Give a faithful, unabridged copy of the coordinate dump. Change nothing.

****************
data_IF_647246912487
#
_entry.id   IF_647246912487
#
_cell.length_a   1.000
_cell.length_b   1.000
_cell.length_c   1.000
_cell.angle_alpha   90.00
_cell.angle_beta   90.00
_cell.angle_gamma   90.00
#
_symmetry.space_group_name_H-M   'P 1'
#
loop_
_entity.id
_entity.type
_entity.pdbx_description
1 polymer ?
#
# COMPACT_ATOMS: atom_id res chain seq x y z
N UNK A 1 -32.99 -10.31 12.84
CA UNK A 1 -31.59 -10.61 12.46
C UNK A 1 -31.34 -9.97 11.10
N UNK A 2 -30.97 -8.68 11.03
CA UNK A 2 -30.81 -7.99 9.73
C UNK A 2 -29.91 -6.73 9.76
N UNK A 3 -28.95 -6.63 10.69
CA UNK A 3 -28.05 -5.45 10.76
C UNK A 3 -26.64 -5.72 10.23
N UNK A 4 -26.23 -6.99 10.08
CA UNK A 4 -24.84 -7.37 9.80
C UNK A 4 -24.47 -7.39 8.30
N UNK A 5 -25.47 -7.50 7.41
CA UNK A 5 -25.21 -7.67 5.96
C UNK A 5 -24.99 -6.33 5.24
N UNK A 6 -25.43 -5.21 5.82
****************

data_IF_647246912487
#
_entry.id   IF_647246912487
#
_cell.length_a   1.000
_cell.length_b   1.000
_cell.length_c   1.000
_cell.angle_alpha   90.00
_cell.angle_beta   90.00
_cell.angle_gamma   90.00
#
_symmetry.space_group_name_H-M   'P 1'
#
loop_
_entity.id
_entity.type
_entity.pdbx_description
1 polymer ?
#
# COMPACT_ATOMS: atom_id res chain seq x y z
N UNK A 1 -32.99 -10.31 12.84
CA UNK A 1 -31.59 -10.61 12.46
C UNK A 1 -31.34 -9.97 11.10
N UNK A 2 -30.97 -8.68 11.03
CA UNK A 2 -30.81 -7.99 9.73
C UNK A 2 -29.91 -6.73 9.76
N UNK A 3 -28.95 -6.63 10.69
CA UNK A 3 -28.05 -5.45 10.76
C UNK A 3 -26.64 -5.72 10.23
N UNK A 4 -26.23 -6.99 10.08
CA UNK A 4 -24.84 -7.37 9.80
C UNK A 4 -24.47 -7.39 8.30
N UNK A 5 -25.47 -7.50 7.41
CA UNK A 5 -25.21 -7.67 5.96
C UNK A 5 -24.99 -6.33 5.24
N UNK A 6 -25.43 -5.21 5.82